Backman focuses on the human experience and provides insights into the difficulties surrounding the individuals' abilities to deal with their feelings. The author captures some of these feelings when he comments:
"All adults have days when we feel completely drained. When we no longer know quite what we spend so much tie fighting for, when reality and everyday worries overwhelm us and we wonder how much longer we're going to be able to carry on."

The author uses the theme of community to demonstrate how an identity based on belonging to a group can have both positive and negative effects. Beartown is a small community that is centered around a successful hockey team. The people of Beartown are very devoted to both the team and the town, but this ultimately causes many to dismiss the importance and impact of the event that interrupts their regular activities.

How each of them carry on is demonstrated in their actions as the novel moves toward a denouement. The conclusion is not necessarily a happy one, but it is portrayed in a true and realistic way. The author did tend to emphasize the points he was trying to make a little too hard, but overall I found the book suspenseful and excellent.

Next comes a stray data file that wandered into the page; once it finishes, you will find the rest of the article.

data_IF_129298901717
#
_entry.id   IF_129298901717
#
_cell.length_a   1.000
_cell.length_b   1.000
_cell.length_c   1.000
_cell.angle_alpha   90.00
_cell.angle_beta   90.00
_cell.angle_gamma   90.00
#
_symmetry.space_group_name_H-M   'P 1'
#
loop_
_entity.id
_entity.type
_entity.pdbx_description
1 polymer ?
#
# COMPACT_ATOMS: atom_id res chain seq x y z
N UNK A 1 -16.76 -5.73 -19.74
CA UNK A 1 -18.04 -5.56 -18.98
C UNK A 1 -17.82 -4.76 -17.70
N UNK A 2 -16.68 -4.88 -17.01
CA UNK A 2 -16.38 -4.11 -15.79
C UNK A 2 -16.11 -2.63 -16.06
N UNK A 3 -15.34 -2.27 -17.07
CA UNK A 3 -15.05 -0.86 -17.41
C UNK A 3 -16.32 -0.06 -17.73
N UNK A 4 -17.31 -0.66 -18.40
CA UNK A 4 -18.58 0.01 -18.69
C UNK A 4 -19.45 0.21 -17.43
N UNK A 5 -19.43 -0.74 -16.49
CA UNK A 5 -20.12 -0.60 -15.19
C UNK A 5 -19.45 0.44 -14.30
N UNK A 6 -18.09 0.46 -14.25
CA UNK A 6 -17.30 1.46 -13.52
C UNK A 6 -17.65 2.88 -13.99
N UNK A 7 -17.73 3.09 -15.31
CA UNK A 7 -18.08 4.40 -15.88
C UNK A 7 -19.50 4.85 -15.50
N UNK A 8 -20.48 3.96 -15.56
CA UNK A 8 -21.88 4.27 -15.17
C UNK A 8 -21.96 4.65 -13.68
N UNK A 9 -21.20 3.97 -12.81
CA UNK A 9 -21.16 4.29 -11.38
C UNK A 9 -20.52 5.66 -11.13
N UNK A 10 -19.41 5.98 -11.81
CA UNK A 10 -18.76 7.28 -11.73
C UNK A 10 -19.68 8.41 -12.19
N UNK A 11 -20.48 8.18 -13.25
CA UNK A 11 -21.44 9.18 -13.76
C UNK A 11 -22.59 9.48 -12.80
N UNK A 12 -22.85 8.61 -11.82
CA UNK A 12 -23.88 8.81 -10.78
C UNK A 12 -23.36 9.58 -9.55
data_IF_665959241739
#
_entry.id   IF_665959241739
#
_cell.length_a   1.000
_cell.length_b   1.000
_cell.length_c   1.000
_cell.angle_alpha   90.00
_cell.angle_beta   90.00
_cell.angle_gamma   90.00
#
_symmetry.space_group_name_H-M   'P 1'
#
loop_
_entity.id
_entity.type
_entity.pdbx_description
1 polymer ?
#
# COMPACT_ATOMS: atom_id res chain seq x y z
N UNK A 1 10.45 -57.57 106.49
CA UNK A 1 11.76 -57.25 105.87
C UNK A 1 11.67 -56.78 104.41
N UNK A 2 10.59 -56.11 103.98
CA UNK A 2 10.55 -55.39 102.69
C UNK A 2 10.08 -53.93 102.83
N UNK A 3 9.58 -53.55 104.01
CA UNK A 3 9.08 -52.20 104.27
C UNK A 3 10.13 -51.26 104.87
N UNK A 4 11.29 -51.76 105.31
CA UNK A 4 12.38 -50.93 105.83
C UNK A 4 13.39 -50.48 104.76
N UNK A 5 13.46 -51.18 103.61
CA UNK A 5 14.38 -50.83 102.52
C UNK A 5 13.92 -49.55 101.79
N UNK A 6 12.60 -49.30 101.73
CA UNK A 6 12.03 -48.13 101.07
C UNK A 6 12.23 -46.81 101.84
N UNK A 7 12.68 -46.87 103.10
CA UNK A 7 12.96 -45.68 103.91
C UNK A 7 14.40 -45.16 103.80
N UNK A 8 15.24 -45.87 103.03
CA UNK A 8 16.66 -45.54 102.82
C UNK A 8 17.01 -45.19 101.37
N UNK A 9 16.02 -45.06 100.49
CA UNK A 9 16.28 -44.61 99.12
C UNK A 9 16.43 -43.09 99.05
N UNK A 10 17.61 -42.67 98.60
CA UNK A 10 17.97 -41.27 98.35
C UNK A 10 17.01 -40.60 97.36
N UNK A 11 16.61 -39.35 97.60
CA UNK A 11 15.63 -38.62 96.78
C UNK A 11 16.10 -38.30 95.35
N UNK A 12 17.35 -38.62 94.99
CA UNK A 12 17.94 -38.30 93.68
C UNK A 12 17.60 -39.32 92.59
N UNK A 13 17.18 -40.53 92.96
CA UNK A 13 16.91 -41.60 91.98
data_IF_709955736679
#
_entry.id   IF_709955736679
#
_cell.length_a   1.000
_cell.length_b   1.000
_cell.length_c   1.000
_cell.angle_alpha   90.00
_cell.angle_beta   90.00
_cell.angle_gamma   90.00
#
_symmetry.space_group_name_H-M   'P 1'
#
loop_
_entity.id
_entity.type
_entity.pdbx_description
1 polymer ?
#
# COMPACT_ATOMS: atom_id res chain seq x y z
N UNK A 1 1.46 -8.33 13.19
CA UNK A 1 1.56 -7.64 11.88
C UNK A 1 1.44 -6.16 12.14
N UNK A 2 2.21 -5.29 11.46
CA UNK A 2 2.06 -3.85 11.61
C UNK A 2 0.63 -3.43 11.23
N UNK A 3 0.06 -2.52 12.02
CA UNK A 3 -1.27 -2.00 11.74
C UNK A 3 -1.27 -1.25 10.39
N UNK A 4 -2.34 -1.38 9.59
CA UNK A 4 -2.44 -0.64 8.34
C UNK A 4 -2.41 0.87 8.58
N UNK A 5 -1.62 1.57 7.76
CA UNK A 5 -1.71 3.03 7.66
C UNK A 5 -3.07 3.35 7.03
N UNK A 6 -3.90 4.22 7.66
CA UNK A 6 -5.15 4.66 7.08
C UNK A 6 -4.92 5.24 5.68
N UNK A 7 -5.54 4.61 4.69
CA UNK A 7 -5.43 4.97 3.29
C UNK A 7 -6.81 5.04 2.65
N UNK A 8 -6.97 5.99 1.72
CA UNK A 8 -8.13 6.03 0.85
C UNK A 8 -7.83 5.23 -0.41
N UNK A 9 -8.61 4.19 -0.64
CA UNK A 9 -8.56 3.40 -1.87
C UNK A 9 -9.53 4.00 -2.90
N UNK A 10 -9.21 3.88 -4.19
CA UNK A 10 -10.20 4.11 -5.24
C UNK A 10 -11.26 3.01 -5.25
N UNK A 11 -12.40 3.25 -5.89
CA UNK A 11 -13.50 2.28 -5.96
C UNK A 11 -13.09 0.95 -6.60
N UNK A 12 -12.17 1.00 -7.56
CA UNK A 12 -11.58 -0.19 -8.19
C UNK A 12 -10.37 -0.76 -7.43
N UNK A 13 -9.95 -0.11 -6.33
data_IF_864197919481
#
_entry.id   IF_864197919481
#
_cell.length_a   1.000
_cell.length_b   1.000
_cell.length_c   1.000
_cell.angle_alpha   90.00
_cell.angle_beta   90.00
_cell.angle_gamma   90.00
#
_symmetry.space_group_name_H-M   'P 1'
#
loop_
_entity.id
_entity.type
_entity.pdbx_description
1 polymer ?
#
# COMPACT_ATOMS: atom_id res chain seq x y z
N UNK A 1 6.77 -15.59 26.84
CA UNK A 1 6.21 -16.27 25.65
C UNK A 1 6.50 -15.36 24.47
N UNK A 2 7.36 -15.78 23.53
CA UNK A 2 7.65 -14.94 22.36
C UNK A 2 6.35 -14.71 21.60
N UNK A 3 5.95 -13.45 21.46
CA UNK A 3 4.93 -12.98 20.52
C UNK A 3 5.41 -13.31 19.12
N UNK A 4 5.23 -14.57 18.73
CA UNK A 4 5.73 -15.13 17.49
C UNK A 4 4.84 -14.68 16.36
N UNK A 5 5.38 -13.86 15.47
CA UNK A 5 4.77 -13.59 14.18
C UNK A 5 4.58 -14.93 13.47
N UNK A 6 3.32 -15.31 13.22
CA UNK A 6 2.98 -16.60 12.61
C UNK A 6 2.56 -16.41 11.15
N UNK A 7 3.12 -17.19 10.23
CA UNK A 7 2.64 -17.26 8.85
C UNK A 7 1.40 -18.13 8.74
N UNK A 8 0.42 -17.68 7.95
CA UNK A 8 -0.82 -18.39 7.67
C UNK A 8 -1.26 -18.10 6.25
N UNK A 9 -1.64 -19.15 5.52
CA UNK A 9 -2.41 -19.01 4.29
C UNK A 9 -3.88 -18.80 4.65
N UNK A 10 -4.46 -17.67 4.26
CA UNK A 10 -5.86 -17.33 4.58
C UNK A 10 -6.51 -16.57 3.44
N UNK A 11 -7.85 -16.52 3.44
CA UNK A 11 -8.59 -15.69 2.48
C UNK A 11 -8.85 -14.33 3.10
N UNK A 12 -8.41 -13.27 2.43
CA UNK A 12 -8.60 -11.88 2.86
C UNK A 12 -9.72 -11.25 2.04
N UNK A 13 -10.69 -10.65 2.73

Monday, November 12, 2018

Experience and Reflection

Open City 


Open City


"For Paracelsus, the light of nature functioned intuitively, but it was also sharpened by experience. . .  it informed us what the inner reality of a thing was by means of its form, so that the appearance of a man gave some valid reflection of the person he really was."  (p 237)

“To be alive, it seemed to me, as I stood there in all kinds of sorrow, was to be both original and reflection, and to be dead was to be split off, to be reflection alone.”   ― Teju Cole, Open City



Some books have opening lines that are immediately moving for the reader. This is one of those books. This uncommon novel begins with the narrator commenting on on his daily walks: "And so when I began to go on evening walks last fall. . . "
While this line may seem unassuming, and the whole book contains vignettes that, taken individually, may seem unassuming, the entirety of this memoir-like narrative is powerful indeed. What is it that makes the individual parts come together in such a fashion that they had such an impact on this reader?